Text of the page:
Why are we so bad at management?
‘My boss is an idiot’. You hear people complain about their boss all the time. No wonder. Most people are entirely unsuited to management. The range of skills to be applied and the personal qualities required to apply them make being a manager a hard job to perfect, yet most new managers arrive in their first position, often through a technical specialism, with neither the character, experience, or training for the job.
All managers face the same set of challenges, no matter their seniority or organisation:
Management would be so much easier if didn’t involve people. The skills involved in line management are hard to acquire. Even if you get it right with one team, a new person joining the group can change the interpersonal dynamics in ways you’re not prepared for; or a sudden change of circumstances (eg a need to cut costs) requires a different combination of skills to be applied to the same team. Human motivation is complex. People are constantly changing. You can never get it right for long.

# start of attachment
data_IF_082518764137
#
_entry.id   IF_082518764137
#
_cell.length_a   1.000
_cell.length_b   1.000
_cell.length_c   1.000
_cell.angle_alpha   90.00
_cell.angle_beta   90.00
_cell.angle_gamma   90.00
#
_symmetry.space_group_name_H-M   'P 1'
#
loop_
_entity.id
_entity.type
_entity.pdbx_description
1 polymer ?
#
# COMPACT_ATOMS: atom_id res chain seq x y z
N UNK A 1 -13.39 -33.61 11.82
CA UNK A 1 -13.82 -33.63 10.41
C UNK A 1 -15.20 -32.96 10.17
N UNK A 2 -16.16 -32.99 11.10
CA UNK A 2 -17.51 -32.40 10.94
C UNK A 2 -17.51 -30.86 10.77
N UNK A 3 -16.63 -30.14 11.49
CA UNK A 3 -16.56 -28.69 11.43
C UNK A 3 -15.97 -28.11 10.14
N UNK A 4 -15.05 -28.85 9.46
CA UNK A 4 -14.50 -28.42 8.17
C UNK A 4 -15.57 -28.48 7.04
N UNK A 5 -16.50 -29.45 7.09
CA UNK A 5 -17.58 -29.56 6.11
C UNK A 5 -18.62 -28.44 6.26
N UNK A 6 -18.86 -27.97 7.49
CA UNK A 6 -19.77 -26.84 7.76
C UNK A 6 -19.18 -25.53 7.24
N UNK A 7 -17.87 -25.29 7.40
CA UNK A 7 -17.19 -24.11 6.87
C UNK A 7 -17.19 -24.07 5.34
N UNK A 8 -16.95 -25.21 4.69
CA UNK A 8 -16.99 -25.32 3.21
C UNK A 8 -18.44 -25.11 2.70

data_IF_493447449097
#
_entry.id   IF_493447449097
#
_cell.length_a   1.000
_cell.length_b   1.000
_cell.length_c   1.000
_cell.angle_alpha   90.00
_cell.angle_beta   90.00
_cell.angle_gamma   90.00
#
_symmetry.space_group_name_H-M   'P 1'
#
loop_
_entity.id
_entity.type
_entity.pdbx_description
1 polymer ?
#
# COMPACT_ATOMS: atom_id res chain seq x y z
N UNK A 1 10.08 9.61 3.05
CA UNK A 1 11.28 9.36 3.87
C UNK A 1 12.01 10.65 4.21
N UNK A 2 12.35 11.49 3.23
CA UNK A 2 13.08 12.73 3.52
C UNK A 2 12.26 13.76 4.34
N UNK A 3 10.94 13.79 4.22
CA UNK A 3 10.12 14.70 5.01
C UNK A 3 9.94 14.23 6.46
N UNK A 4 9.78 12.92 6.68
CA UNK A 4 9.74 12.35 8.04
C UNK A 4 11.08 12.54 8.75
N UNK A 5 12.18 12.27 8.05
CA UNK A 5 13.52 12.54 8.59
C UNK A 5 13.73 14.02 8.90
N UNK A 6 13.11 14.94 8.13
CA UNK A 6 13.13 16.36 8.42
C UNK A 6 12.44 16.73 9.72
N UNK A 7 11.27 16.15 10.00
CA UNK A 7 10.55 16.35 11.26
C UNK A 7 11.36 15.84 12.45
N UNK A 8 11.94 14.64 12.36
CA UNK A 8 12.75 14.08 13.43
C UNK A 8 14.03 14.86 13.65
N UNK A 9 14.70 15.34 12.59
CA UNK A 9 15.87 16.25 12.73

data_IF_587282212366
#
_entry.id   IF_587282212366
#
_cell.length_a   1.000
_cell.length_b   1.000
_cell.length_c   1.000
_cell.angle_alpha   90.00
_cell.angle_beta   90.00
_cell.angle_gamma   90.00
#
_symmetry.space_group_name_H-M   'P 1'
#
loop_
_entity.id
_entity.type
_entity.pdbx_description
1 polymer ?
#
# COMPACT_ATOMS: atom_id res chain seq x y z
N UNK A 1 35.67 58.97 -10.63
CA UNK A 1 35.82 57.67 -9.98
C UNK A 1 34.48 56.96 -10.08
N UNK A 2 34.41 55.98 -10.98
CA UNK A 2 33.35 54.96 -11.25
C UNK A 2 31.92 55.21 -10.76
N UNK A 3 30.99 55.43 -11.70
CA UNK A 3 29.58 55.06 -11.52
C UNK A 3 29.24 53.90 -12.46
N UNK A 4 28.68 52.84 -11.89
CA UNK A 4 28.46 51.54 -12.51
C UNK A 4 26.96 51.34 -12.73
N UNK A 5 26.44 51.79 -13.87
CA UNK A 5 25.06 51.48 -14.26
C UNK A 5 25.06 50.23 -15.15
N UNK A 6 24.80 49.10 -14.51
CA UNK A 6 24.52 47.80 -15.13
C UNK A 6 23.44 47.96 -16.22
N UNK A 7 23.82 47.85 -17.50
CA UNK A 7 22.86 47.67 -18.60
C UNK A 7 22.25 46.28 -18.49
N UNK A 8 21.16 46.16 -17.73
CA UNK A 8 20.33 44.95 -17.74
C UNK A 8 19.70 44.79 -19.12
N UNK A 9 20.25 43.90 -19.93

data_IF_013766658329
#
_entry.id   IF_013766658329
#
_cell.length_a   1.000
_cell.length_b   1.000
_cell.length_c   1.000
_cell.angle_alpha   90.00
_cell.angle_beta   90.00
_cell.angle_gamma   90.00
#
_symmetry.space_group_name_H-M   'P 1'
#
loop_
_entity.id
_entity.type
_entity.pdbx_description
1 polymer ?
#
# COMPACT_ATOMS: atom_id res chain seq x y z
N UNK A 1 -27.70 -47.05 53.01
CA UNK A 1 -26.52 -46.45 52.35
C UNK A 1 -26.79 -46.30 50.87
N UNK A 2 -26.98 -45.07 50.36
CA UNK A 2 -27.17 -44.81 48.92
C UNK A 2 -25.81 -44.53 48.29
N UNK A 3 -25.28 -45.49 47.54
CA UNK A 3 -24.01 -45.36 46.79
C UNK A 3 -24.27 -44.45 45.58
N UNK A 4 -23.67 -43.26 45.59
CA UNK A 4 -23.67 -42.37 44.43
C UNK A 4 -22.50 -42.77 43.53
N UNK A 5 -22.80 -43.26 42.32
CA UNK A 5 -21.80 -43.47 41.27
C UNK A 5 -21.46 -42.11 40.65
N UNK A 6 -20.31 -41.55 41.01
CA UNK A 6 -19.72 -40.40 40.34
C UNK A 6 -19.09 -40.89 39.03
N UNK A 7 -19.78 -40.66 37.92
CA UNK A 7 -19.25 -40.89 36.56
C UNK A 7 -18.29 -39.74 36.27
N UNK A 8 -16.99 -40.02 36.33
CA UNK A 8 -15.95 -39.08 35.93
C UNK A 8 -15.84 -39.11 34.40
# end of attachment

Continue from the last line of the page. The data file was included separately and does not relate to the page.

Leaders are a minority among us. Most of the character traits that make good leaders are naturally acquired. If you are not born with them there are limits to what you can achieve. It is easier to round off sharp edges than to encourage someone with no edges in the first place.
The point of managers is to change things. They wouldn’t be needed if the world was not full of problems, surprises and challenges that businesses must change to adjust to. We all find change unsettling. It inevitably brings conflict. Some people do not like conflict and avoid it at all costs; others are so goal-oriented they are too pushy and find nothing but resistance.
Managers are paid to get things done, but not everyone has the line management, project management, prioritisation, negotiation, finance, marketing or communication skills to get things done. They lack the basic tools for the job. Management is like a toolbox. You should be skilled in the use of as many tools as possible. That way you’ll be able to select the right tool for the situation you find yourself in.